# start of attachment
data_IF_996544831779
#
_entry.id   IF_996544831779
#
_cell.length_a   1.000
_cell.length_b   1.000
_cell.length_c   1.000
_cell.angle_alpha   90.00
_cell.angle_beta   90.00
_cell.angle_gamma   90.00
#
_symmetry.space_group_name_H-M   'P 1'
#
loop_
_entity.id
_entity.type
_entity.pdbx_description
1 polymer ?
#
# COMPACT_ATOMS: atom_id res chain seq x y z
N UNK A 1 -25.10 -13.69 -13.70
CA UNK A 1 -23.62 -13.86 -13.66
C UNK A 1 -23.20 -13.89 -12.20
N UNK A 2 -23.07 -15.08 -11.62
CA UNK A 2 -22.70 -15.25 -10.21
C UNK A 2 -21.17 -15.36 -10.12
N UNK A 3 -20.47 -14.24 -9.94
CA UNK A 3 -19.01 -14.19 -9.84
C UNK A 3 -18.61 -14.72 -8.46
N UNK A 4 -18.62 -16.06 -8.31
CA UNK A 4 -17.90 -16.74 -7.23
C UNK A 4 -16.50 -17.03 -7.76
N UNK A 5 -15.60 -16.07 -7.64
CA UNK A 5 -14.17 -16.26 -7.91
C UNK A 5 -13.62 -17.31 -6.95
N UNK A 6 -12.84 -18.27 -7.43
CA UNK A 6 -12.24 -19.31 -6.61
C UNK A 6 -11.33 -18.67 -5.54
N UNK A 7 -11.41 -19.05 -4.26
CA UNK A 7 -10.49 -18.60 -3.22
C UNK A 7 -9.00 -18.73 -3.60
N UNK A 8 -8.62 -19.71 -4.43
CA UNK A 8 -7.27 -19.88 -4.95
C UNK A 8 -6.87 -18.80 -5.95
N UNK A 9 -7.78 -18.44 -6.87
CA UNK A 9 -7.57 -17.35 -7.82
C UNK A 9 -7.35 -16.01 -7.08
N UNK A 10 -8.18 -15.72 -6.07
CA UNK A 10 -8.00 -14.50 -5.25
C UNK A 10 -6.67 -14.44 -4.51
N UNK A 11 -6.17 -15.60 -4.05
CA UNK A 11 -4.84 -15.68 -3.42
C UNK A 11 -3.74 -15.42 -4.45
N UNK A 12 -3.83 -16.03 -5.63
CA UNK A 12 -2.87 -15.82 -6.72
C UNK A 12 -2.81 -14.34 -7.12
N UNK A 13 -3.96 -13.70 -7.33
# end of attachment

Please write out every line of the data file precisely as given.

data_IF_996544831779
#
_entry.id   IF_996544831779
#
_cell.length_a   1.000
_cell.length_b   1.000
_cell.length_c   1.000
_cell.angle_alpha   90.00
_cell.angle_beta   90.00
_cell.angle_gamma   90.00
#
_symmetry.space_group_name_H-M   'P 1'
#
loop_
_entity.id
_entity.type
_entity.pdbx_description
1 polymer ?
#
# COMPACT_ATOMS: atom_id res chain seq x y z
N UNK A 1 -25.10 -13.69 -13.70
CA UNK A 1 -23.62 -13.86 -13.66
C UNK A 1 -23.20 -13.89 -12.20
N UNK A 2 -23.07 -15.08 -11.62
CA UNK A 2 -22.70 -15.25 -10.21
C UNK A 2 -21.17 -15.36 -10.12
N UNK A 3 -20.47 -14.24 -9.94
CA UNK A 3 -19.01 -14.19 -9.84
C UNK A 3 -18.61 -14.72 -8.46
N UNK A 4 -18.62 -16.06 -8.31
CA UNK A 4 -17.90 -16.74 -7.23
C UNK A 4 -16.50 -17.03 -7.76
N UNK A 5 -15.60 -16.07 -7.64
CA UNK A 5 -14.17 -16.26 -7.91
C UNK A 5 -13.62 -17.31 -6.95
N UNK A 6 -12.84 -18.27 -7.43
CA UNK A 6 -12.24 -19.31 -6.61
C UNK A 6 -11.33 -18.67 -5.54
N UNK A 7 -11.41 -19.05 -4.26
CA UNK A 7 -10.49 -18.60 -3.22
C UNK A 7 -9.00 -18.73 -3.60
N UNK A 8 -8.62 -19.71 -4.43
CA UNK A 8 -7.27 -19.88 -4.95
C UNK A 8 -6.87 -18.80 -5.95
N UNK A 9 -7.78 -18.44 -6.87
CA UNK A 9 -7.57 -17.35 -7.82
C UNK A 9 -7.35 -16.01 -7.08
N UNK A 10 -8.18 -15.72 -6.07
CA UNK A 10 -8.00 -14.50 -5.25
C UNK A 10 -6.67 -14.44 -4.51
N UNK A 11 -6.17 -15.60 -4.05
CA UNK A 11 -4.84 -15.68 -3.42
C UNK A 11 -3.74 -15.42 -4.45
N UNK A 12 -3.83 -16.03 -5.63
CA UNK A 12 -2.87 -15.82 -6.72
C UNK A 12 -2.81 -14.34 -7.12
N UNK A 13 -3.96 -13.70 -7.33